• Many millennials choose to live in high-cost city centers. Between 2005 and 2015, many millennials moved to city centers with greater urban amenities and job opportunities—and where homes are in high demand and expensive. This shift in geographic preference is mostly observed among highly educated millennials and does not explain the significant drop in homeownership rates among less-educated millennials.
  • Attitudes toward homeownership haven’t changed much. Even for married, high-income white households with children, the homeownership rate is 2 to 3 percentage points lower than it was for similar households in the previous two generations. Though this suggests an attitudinal shift about homeownership, it does not appear to be a significant impact. And if this shift is a result of millennials’ experience of the housing collapse during the Great Recession, leaving them wary of the potential risks of homeownership, their attitude toward homeownership may change as the economy continues to strengthen and home prices continue to rise.

Though there is no ideal homeownership rate, homeownership is highly beneficial for most families, offering a stable place to live, a hedge against inflation, and a way to build wealth. The average homeowner has household wealth of $231,420, compared with the average renter’s $5,200. Accordingly, two findings of our study are of great concern:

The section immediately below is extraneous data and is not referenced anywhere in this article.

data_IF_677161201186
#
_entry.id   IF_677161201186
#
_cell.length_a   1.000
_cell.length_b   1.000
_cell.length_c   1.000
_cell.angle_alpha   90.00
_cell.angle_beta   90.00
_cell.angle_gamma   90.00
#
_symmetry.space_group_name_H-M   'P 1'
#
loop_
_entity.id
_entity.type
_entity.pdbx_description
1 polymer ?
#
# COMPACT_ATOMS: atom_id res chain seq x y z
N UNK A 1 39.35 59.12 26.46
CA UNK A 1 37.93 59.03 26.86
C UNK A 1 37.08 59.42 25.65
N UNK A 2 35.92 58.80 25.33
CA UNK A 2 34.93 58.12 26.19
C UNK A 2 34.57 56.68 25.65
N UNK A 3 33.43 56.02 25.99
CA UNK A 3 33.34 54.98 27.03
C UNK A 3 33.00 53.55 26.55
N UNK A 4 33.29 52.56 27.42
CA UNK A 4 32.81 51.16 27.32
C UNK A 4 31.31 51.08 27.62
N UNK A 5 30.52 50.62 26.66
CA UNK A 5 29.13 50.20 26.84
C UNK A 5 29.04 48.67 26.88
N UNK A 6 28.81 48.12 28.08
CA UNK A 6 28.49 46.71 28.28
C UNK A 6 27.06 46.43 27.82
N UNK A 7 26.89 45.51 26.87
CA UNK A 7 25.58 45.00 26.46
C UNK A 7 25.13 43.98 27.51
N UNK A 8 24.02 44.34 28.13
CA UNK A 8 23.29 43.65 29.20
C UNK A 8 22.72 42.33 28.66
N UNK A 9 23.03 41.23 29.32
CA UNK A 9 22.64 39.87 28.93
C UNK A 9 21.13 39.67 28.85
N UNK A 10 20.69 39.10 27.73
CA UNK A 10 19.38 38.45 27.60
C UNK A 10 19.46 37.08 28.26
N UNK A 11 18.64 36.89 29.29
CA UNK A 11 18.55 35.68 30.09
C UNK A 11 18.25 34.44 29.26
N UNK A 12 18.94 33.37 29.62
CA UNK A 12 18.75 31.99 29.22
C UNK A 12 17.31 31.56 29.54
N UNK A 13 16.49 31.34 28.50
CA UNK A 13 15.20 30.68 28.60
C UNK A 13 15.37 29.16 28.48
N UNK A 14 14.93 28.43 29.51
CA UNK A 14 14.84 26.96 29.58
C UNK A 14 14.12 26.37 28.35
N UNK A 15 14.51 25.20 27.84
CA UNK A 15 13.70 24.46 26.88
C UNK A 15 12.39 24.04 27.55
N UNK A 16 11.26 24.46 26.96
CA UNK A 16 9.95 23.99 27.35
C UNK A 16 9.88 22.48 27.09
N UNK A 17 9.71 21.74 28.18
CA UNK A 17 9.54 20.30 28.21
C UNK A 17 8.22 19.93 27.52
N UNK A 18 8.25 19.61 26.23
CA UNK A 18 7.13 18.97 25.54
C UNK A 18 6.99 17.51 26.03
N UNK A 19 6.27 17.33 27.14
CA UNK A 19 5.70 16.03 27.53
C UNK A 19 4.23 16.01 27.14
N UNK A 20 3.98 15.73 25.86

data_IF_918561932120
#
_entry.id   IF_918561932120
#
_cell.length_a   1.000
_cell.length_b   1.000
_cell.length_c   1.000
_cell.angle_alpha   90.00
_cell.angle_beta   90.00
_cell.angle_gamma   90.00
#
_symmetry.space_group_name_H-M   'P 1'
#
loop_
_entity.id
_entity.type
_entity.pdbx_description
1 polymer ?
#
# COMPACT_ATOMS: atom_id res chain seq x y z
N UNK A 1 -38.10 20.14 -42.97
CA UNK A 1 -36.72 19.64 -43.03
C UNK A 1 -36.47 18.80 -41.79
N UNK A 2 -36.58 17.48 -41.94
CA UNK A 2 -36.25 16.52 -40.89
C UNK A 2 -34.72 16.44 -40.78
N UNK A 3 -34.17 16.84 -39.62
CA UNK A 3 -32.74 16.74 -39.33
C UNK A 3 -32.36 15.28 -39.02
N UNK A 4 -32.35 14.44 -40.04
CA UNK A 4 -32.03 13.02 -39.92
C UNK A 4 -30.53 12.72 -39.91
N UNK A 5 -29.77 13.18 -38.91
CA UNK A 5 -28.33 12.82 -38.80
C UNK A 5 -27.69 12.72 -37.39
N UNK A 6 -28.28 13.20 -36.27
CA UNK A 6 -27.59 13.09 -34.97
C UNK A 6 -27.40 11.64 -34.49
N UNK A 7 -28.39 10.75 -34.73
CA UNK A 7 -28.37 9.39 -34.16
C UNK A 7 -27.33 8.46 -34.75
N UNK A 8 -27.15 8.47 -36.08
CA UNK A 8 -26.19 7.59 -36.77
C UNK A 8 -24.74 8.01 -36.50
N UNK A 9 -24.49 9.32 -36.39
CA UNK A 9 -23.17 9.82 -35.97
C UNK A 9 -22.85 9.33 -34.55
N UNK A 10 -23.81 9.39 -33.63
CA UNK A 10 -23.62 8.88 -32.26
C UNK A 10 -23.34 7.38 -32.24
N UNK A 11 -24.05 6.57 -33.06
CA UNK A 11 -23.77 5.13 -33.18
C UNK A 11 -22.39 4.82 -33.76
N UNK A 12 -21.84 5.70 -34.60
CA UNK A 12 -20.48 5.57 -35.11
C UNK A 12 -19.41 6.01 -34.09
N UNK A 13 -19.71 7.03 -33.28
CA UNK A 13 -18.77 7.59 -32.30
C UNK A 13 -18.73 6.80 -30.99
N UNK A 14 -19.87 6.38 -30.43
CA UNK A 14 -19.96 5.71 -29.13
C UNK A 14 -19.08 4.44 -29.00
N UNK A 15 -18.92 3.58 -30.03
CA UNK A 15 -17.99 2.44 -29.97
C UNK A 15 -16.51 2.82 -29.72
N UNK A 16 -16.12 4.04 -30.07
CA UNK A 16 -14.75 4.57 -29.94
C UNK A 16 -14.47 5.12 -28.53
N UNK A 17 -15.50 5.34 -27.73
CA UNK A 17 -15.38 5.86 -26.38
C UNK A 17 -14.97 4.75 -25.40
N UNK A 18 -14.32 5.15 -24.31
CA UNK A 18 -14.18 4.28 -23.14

• Less-educated young adults are falling further behind in homeownership. For millennials, the gap in homeownership rates between college graduates and high school–graduates has grown significantly compared with previous generations. The difference in the homeownership rate between the two groups increased from 3 to 10 percentage points between 1990 and 2015. Though college-educated millennials contend with high student debt, it is the less-educated millennials who are falling further behind in homeownership. This may be a result of unstable incomes and rising rents, which make it harder to save for a down payment.
  • Left unchecked, current trends will result in even greater wealth disparities among white, black, and Hispanic millennials. Millennials ages 18–34 in all race and ethnic groups have experienced a drop in homeownership since 2005. Further the black homeownership rate has been continuously lower than all groups and has dropped further than other groups since 2000. Our research also revealed the significant influence parental homeownership and wealth has on homeownership, an important factor that accelerates this widening gap.

Addressing these will take a concerted, long-term, multi-pronged effort that goes to the root of the economic challenges underlying homeownership gaps.

This post was originally published on Urban Wire, the blog for the Urban Institute.

Photo by Monkey Business Images/Shutterstock